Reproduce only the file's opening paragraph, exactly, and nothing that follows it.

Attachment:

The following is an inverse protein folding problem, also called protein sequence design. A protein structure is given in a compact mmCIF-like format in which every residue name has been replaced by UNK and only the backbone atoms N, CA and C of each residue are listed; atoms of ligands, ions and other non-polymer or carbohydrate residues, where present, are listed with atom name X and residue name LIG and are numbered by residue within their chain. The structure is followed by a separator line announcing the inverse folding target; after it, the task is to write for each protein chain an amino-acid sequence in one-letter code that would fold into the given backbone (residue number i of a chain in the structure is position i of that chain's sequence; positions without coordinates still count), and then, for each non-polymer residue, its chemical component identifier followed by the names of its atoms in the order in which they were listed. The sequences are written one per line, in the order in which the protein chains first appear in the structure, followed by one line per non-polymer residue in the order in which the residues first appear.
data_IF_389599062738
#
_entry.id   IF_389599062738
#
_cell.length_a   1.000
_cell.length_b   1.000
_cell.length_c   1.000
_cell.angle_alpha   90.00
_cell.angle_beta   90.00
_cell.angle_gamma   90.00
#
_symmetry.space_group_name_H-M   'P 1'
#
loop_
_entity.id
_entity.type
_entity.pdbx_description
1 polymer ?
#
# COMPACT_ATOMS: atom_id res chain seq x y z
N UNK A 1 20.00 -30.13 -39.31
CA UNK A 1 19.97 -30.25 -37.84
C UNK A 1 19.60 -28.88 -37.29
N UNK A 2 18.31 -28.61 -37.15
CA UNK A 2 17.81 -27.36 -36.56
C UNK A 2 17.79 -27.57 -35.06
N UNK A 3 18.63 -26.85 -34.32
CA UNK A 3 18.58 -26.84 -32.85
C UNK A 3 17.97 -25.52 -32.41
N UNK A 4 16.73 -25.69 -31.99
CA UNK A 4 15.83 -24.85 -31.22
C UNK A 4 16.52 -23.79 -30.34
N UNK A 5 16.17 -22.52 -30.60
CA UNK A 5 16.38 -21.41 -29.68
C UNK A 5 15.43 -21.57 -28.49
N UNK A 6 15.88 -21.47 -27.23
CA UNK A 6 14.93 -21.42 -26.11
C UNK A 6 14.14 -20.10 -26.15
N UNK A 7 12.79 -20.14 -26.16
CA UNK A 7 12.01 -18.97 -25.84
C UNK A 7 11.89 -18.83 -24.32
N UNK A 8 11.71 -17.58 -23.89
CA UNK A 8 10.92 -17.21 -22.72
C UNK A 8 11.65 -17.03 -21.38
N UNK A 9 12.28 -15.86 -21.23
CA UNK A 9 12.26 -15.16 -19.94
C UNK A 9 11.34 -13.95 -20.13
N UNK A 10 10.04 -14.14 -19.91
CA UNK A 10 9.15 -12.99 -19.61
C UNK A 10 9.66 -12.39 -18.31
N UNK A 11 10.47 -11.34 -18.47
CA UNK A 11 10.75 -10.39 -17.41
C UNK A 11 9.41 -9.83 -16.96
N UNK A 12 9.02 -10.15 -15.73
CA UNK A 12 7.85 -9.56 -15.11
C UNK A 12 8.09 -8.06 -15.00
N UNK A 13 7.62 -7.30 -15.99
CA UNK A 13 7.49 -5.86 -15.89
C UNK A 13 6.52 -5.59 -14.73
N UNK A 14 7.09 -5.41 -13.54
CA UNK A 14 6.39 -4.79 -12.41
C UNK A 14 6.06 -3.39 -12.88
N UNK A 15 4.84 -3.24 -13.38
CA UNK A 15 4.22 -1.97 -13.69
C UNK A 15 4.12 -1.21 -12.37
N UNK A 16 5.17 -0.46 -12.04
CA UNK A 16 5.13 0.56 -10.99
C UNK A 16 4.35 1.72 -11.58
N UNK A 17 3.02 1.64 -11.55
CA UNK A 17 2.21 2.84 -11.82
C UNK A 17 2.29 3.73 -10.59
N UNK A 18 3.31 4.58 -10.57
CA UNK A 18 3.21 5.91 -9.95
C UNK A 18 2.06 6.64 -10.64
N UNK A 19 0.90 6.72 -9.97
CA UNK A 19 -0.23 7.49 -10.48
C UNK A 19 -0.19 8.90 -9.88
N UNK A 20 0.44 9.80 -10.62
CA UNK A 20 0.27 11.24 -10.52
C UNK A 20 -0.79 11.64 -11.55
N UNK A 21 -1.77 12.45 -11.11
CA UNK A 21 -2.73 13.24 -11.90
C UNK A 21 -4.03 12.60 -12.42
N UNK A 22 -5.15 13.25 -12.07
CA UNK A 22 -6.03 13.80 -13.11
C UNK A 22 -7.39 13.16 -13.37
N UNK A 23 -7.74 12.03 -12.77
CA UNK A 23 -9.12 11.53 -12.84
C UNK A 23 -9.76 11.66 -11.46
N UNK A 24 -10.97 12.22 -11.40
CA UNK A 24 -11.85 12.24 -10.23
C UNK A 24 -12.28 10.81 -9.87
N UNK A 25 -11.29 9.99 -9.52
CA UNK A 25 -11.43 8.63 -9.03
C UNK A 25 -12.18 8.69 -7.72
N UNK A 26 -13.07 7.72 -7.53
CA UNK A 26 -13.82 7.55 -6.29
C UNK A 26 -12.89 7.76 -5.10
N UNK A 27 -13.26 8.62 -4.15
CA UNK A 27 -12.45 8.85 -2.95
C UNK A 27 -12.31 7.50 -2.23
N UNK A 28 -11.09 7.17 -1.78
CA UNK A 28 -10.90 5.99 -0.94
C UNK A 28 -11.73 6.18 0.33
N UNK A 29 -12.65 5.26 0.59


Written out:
The following is an inverse protein folding problem, also called protein sequence design. A protein structure is given in a compact mmCIF-like format in which every residue name has been replaced by UNK and only the backbone atoms N, CA and C of each residue are listed; atoms of ligands, ions and other non-polymer or carbohydrate residues, where present, are listed with atom name X and residue name LIG and are numbered by residue within their chain. The structure is followed by a separator line announcing the inverse folding target; after it, the task is to write for each protein chain an amino-acid sequence in one-letter code that would fold into the given backbone (residue number i of a chain in the structure is position i of that chain's sequence; positions without coordinates still count), and then, for each non-polymer residue, its chemical component identifier followed by the names of its atoms in the order in which they were listed. The sequences are written one per line, in the order in which the protein chains first appear in the structure, followed by one line per non-polymer residue in the order in which the residues first appear.